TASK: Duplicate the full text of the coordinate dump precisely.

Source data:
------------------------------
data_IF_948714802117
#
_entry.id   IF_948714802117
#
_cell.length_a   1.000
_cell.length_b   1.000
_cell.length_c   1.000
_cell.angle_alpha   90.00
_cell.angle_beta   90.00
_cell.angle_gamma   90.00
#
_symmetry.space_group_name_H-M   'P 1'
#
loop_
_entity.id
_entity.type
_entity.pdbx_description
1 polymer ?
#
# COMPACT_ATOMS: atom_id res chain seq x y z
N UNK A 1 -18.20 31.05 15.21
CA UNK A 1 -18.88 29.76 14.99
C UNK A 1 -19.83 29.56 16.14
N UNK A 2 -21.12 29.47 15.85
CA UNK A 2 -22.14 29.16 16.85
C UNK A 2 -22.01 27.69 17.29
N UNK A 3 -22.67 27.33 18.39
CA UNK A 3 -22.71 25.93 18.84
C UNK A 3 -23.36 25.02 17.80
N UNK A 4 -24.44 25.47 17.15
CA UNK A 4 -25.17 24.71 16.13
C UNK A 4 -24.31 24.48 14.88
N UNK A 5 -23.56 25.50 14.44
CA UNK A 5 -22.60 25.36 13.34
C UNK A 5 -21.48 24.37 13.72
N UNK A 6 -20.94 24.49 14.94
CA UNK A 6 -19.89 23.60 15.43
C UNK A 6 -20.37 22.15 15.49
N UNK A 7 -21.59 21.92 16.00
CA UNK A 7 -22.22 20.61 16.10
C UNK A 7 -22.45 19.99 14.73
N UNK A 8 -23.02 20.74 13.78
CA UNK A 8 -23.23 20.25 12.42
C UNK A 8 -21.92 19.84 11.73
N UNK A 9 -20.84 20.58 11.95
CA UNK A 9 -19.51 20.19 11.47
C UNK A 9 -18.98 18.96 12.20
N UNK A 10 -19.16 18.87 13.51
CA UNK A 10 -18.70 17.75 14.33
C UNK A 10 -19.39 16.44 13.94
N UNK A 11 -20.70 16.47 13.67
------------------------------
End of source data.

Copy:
data_IF_948714802117
#
_entry.id   IF_948714802117
#
_cell.length_a   1.000
_cell.length_b   1.000
_cell.length_c   1.000
_cell.angle_alpha   90.00
_cell.angle_beta   90.00
_cell.angle_gamma   90.00
#
_symmetry.space_group_name_H-M   'P 1'
#
loop_
_entity.id
_entity.type
_entity.pdbx_description
1 polymer ?
#
# COMPACT_ATOMS: atom_id res chain seq x y z
N UNK A 1 -18.20 31.05 15.21
CA UNK A 1 -18.88 29.76 14.99
C UNK A 1 -19.83 29.56 16.14
N UNK A 2 -21.12 29.47 15.85
CA UNK A 2 -22.14 29.16 16.85
C UNK A 2 -22.01 27.69 17.29
N UNK A 3 -22.67 27.33 18.39
CA UNK A 3 -22.71 25.93 18.84
C UNK A 3 -23.36 25.02 17.80
N UNK A 4 -24.44 25.47 17.15
CA UNK A 4 -25.17 24.71 16.13
C UNK A 4 -24.31 24.48 14.88
N UNK A 5 -23.56 25.50 14.44
CA UNK A 5 -22.60 25.36 13.34
C UNK A 5 -21.48 24.37 13.72
N UNK A 6 -20.94 24.49 14.94
CA UNK A 6 -19.89 23.60 15.43
C UNK A 6 -20.37 22.15 15.49
N UNK A 7 -21.59 21.92 16.00
CA UNK A 7 -22.22 20.61 16.10
C UNK A 7 -22.45 19.99 14.73
N UNK A 8 -23.02 20.74 13.78
CA UNK A 8 -23.23 20.25 12.42
C UNK A 8 -21.92 19.84 11.73
N UNK A 9 -20.84 20.58 11.95
CA UNK A 9 -19.51 20.19 11.47
C UNK A 9 -18.98 18.96 12.20
N UNK A 10 -19.16 18.87 13.51
CA UNK A 10 -18.70 17.75 14.33
C UNK A 10 -19.39 16.44 13.94
N UNK A 11 -20.70 16.47 13.67